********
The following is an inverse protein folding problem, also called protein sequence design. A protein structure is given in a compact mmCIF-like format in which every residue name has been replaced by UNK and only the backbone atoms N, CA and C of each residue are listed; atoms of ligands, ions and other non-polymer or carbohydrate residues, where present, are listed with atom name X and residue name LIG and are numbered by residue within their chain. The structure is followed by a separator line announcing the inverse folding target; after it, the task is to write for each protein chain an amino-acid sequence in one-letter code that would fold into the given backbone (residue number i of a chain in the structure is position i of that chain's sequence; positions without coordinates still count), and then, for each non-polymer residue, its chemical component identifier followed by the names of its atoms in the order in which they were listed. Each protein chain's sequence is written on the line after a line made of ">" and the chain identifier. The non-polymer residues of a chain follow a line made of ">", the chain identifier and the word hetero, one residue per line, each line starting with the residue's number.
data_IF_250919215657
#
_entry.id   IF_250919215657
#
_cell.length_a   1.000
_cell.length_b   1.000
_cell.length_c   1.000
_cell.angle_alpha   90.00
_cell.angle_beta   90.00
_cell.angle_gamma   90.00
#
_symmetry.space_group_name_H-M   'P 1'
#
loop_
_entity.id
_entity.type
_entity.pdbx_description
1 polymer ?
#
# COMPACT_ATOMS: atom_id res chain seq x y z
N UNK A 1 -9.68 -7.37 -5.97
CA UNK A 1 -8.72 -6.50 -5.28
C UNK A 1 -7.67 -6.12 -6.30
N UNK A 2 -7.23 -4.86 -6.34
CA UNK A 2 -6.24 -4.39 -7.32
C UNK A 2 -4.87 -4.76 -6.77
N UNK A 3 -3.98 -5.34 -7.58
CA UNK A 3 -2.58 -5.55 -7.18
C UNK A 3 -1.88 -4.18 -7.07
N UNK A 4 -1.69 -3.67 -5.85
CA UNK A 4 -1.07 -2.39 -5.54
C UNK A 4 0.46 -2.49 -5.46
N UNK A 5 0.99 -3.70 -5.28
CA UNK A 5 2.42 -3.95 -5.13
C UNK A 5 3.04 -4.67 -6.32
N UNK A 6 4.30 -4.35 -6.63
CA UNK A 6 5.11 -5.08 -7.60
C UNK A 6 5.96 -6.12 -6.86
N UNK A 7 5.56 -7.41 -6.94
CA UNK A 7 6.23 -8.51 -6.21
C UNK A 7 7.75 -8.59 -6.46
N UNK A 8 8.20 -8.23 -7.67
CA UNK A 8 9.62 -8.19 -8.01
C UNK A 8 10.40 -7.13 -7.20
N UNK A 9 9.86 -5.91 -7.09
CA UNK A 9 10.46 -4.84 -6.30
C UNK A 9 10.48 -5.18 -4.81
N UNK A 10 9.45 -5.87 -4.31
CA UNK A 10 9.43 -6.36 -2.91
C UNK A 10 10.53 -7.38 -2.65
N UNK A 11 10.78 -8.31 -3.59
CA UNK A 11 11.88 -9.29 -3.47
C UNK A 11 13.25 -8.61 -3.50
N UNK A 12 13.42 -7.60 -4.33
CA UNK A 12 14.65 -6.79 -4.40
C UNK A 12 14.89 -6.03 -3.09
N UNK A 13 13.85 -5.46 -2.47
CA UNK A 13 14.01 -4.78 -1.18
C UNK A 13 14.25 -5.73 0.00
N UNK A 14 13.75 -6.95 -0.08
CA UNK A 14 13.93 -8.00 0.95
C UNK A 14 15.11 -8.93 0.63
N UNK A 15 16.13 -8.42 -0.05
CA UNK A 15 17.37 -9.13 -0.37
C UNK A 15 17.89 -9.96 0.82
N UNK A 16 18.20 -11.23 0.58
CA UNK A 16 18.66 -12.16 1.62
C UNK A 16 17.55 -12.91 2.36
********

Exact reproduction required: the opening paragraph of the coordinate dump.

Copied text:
The following is an inverse protein folding problem, also called protein sequence design. A protein structure is given in a compact mmCIF-like format in which every residue name has been replaced by UNK and only the backbone atoms N, CA and C of each residue are listed; atoms of ligands, ions and other non-polymer or carbohydrate residues, where present, are listed with atom name X and residue name LIG and are numbered by residue within their chain. The structure is followed by a separator line announcing the inverse folding target; after it, the task is to write for each protein chain an amino-acid sequence in one-letter code that would fold into the given backbone (residue number i of a chain in the structure is position i of that chain's sequence; positions without coordinates still count), and then, for each non-polymer residue, its chemical component identifier followed by the names of its atoms in the order in which they were listed. Each protein chain's sequence is written on the line after a line made of ">" and the chain identifier. The non-polymer residues of a chain follow a line made of ">", the chain identifier and the word hetero, one residue per line, each line starting with the residue's number.